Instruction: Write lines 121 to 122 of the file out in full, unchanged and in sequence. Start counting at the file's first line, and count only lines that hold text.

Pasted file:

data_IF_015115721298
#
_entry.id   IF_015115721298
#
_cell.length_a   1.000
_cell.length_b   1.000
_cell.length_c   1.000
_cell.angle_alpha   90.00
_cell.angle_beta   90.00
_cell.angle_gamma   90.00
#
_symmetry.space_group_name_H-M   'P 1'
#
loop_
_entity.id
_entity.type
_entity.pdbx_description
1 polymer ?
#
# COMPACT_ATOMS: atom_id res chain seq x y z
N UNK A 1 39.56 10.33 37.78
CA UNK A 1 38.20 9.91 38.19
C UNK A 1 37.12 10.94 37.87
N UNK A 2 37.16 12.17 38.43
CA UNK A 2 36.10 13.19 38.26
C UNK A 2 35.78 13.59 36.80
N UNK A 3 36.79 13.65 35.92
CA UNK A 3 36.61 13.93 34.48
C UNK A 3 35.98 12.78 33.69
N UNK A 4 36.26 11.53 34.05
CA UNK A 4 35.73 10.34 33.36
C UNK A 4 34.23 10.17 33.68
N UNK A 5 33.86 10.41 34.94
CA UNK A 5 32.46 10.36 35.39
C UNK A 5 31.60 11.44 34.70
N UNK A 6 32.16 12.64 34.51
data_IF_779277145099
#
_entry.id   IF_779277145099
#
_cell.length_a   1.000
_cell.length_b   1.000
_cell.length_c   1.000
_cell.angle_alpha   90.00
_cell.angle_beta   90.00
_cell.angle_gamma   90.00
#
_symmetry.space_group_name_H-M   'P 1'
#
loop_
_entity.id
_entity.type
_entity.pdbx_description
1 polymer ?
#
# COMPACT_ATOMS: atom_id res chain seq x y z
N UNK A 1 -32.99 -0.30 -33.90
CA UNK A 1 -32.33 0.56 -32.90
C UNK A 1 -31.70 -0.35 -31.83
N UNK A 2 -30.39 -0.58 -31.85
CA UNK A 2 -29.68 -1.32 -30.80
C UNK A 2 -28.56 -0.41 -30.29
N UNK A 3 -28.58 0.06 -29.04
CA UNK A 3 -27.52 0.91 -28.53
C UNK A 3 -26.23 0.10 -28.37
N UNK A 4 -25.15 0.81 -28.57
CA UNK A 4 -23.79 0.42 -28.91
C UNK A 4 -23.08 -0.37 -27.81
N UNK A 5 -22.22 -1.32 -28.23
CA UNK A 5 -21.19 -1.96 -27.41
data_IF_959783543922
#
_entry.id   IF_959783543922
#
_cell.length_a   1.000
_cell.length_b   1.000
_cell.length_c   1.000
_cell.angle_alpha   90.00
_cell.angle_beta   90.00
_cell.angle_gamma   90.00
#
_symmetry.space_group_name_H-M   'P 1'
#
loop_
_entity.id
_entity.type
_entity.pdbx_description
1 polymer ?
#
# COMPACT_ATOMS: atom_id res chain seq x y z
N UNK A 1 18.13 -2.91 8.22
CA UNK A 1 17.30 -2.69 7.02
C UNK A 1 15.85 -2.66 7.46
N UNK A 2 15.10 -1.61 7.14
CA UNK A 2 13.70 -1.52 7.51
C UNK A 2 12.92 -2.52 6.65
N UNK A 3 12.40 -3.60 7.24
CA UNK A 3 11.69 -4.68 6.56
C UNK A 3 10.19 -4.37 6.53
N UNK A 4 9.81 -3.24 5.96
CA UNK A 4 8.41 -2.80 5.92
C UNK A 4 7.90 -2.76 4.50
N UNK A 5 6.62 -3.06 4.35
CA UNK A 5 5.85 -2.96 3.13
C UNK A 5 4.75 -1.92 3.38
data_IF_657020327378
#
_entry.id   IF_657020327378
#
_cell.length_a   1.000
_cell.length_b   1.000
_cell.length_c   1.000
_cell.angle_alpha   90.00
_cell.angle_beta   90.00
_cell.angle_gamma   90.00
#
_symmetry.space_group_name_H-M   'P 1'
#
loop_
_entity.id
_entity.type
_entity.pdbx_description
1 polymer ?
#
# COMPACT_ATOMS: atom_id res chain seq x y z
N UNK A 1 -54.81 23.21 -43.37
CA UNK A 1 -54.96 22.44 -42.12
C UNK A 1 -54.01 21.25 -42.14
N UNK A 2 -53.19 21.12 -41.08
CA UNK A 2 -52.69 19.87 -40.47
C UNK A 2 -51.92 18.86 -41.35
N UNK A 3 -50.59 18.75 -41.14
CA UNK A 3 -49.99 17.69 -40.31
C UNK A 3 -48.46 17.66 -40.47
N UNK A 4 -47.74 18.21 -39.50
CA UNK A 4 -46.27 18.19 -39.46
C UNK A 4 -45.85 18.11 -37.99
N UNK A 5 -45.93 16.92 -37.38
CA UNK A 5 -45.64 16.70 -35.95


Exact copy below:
_entity.type
_entity.pdbx_description